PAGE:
Mr. CRAIG FUGATE (Federal Emergency Management Agency): We're not the team. We're part of a team�and it involves a lot of different players.�But we also have an opportunity to use our position, to use the bully pulpit to talk about issues, but also to use our programs to drive change - through planning guidance, through grants and through exercises and training - to actually start driving some of these lessons learned.�

NAYLOR: One of the lessons learned, Fugate has surrounded himself with lieutenants who also come from state and local emergency management backgrounds. They've reached out to government and community groups, and have contracts with private suppliers ready to go. There is a mobile version of FEMA's website for use on smartphones. And the agency plans to use social media like Facebook to communicate with people before during and after a disaster.�

In Katrina, it was the poorest of the poor who needed the most help. They lacked cars, much less smartphones. But Fugate says FEMA has, as he puts it,�stopped planning for the easy and now plans for the real.

Mr. FUGATE: What really makes up a community? Well, up to 25 percent are going to be children under the age, you know, of 18. You're going to have people with disabilities. You're going to have people that have pets who aren't going to leave their animals behind. And probably the one issue that cuts across a lot of this is the existing poverty that occurs, particularly in areas that may be vulnerable.

NAYLOR: Fugate says those community issues must be addressed at the start of planning for disaster, not tacked on at the end. His approach makes good sense says Stephen Flynn, president�of the Center for National Policy.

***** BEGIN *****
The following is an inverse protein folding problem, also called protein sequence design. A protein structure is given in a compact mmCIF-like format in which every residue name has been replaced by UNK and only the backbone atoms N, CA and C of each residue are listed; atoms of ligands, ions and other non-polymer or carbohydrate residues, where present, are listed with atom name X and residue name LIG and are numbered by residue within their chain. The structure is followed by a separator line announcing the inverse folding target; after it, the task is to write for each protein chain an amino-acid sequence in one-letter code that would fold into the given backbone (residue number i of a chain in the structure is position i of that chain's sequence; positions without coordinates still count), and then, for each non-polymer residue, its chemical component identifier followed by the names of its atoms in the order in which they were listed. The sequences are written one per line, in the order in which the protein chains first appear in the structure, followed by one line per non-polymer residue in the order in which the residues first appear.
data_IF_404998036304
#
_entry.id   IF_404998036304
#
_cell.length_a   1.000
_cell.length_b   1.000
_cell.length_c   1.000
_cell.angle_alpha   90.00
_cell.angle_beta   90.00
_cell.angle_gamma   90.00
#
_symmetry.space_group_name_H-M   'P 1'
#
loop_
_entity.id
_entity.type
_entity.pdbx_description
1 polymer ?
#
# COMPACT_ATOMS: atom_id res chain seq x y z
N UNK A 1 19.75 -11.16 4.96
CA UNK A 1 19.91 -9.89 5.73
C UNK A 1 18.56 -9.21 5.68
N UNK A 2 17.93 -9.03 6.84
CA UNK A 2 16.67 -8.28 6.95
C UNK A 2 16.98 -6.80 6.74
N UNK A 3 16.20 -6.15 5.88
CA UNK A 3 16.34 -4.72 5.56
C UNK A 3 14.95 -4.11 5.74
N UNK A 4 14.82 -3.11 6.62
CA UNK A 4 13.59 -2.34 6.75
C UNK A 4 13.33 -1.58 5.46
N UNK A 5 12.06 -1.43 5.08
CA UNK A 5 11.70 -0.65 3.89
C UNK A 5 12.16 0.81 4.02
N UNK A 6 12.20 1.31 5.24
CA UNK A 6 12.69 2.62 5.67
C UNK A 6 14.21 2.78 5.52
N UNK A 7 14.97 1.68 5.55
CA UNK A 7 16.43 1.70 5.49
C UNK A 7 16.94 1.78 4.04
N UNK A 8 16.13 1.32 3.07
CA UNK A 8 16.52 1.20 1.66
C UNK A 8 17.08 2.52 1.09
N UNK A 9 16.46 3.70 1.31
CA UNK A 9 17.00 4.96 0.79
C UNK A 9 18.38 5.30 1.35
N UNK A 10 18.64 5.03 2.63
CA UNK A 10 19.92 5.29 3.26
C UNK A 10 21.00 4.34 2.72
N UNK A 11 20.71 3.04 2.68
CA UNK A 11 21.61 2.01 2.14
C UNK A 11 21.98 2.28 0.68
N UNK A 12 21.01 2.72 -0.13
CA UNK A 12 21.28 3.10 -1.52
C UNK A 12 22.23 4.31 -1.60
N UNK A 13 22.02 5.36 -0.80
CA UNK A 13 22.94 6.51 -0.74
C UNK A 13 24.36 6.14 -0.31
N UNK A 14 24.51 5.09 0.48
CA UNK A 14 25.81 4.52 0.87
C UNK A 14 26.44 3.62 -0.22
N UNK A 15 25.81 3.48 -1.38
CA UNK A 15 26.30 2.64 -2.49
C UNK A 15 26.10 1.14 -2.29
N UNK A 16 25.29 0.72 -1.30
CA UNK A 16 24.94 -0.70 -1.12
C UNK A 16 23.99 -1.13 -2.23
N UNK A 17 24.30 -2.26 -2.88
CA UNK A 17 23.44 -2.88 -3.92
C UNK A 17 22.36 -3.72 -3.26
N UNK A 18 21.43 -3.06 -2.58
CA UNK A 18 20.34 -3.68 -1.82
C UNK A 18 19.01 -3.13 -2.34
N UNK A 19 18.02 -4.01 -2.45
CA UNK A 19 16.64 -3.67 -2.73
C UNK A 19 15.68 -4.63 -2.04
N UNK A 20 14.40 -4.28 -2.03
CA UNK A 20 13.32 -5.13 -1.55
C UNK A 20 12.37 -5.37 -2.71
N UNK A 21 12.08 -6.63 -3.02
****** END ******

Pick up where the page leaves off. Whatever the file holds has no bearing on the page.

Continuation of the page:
Mr. STEPHEN FLYNN (President, Center for National Policy): There's been significant progress in FEMA being more mission oriented, let's say, more focused on getting in early and being helpful right away; but also on the front end, being more engaged with the communities and dealing with crises in advance of something going wrong.

NAYLOR: Gulf coast residents are praying that they'll be spared another Katrina-type storm, especially this year.�They're still dealing with the BP oil spill, and the millions of barrels of oil that may remain in the Gulf. Shirley Laska, a sociology professor at the University of New Orleans says the government's response to that latest crisis does not bode well for its response to another hurricane.

Professor SHIRLEY LASKA (Sociology, University of New Orleans): Sadly, the government response - the federal government response - brought the same kinds of questions: Who is in charge? Why isn't there a systematic mobilization? How can the local organizations and communities be supported in responding quickly and adequately? I think that the answer is that we don't have federal capacity to respond to catastrophes yet.

NAYLOR: Fugate thinks otherwise, and FEMA may have a chance to prove itself, as forecasters say this could be a very active hurricane season.�

Brian Naylor, NPR News, Washington.